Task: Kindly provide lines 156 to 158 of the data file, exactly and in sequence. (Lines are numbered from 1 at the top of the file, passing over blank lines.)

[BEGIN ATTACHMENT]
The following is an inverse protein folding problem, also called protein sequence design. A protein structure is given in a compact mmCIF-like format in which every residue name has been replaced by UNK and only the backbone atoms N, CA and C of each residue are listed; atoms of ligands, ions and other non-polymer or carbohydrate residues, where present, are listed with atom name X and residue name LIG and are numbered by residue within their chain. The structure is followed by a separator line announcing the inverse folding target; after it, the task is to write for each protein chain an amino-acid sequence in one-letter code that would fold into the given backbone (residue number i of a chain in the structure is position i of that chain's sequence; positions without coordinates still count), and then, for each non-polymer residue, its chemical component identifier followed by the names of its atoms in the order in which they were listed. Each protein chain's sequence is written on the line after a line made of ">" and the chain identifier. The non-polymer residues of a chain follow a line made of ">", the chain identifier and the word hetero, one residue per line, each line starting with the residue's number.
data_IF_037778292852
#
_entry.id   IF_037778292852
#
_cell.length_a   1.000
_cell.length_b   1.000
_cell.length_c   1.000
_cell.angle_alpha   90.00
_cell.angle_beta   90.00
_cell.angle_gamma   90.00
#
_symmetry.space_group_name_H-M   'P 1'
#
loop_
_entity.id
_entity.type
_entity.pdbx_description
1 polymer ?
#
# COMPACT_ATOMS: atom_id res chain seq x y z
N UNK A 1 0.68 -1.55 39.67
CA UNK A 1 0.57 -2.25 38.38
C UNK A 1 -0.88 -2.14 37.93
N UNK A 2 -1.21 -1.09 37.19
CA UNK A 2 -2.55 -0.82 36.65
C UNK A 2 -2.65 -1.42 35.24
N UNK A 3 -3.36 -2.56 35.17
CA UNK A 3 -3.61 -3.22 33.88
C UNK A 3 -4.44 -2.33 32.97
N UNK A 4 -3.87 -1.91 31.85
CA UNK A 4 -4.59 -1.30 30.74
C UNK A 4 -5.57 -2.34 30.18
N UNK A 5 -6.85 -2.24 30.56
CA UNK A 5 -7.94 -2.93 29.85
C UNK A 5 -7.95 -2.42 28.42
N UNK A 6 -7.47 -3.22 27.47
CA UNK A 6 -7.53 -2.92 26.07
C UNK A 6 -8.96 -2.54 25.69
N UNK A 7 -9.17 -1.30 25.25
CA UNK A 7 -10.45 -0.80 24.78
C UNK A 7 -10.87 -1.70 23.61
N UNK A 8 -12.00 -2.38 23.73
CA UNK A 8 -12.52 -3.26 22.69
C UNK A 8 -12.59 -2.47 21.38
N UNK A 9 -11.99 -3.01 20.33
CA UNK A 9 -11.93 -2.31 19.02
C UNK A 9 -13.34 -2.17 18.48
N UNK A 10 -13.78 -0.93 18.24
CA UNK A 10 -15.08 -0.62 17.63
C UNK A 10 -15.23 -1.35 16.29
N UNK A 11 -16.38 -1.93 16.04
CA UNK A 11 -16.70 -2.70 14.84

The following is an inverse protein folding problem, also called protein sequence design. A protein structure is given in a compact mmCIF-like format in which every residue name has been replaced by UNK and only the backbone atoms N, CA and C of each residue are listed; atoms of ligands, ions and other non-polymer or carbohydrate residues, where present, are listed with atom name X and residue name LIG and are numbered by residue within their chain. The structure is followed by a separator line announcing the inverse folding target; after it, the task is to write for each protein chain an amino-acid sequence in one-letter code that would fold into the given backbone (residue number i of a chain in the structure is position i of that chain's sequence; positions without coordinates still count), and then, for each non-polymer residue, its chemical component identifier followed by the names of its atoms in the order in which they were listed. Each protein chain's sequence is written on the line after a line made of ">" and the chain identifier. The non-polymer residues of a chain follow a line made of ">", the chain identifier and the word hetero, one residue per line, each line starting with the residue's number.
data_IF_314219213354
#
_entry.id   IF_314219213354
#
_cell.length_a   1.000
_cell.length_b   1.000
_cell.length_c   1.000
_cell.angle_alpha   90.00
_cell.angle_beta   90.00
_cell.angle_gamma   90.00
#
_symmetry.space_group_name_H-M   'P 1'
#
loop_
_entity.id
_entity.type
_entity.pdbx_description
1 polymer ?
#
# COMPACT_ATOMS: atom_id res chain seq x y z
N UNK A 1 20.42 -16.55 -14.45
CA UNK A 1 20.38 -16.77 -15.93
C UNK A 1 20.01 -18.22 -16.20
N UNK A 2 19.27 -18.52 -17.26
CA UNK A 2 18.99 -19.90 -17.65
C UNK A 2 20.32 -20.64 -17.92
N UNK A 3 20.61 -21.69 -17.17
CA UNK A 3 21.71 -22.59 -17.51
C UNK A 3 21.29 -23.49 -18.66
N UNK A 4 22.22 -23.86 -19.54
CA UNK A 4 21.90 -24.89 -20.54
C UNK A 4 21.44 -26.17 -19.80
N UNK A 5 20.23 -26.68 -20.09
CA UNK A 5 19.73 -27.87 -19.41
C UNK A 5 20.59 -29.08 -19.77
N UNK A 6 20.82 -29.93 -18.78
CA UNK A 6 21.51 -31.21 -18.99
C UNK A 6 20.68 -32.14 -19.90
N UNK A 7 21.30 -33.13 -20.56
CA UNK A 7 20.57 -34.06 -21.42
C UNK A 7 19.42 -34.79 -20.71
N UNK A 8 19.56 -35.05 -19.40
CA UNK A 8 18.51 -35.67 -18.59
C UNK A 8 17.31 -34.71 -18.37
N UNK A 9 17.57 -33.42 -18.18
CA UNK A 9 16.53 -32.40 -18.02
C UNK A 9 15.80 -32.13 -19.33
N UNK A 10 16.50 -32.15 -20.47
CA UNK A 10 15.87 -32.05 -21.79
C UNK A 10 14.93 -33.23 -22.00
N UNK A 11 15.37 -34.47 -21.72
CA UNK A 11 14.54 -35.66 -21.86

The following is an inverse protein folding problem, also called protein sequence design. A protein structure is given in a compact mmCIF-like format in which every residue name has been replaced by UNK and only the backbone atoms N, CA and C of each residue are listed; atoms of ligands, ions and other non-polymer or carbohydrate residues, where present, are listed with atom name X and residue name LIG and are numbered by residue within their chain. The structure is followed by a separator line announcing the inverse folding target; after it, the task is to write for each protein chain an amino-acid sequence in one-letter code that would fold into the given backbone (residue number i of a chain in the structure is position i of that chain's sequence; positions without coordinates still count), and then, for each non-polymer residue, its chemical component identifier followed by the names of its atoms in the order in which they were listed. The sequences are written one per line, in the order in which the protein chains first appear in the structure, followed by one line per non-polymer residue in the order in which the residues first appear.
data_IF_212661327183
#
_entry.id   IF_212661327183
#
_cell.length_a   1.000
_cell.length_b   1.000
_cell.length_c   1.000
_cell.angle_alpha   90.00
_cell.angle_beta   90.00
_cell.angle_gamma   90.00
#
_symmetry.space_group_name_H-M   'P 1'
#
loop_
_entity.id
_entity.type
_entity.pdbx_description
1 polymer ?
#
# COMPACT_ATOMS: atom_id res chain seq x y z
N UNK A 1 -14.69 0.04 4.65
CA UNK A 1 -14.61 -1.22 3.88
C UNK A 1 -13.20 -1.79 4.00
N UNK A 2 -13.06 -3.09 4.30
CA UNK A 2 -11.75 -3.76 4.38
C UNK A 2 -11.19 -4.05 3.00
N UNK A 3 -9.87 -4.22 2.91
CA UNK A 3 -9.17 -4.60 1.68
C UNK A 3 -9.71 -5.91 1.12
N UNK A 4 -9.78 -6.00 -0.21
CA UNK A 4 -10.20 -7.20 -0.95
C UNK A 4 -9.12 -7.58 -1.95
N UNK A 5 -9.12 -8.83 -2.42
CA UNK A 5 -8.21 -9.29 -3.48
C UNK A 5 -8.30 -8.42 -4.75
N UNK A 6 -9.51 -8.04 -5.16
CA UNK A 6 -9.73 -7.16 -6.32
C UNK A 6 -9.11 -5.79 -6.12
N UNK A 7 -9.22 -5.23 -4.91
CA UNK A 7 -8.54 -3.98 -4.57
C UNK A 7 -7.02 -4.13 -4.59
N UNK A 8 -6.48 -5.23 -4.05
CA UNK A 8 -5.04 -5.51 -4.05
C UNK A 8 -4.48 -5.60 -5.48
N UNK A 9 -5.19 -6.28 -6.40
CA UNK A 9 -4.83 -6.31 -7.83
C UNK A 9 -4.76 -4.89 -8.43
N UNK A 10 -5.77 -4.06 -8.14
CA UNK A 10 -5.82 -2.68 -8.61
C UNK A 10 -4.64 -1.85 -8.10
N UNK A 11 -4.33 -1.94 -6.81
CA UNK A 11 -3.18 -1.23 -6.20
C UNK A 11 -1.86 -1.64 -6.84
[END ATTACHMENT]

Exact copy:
CA UNK A 10 -5.82 -2.68 -8.61
C UNK A 10 -4.64 -1.85 -8.10
N UNK A 11 -4.33 -1.94 -6.81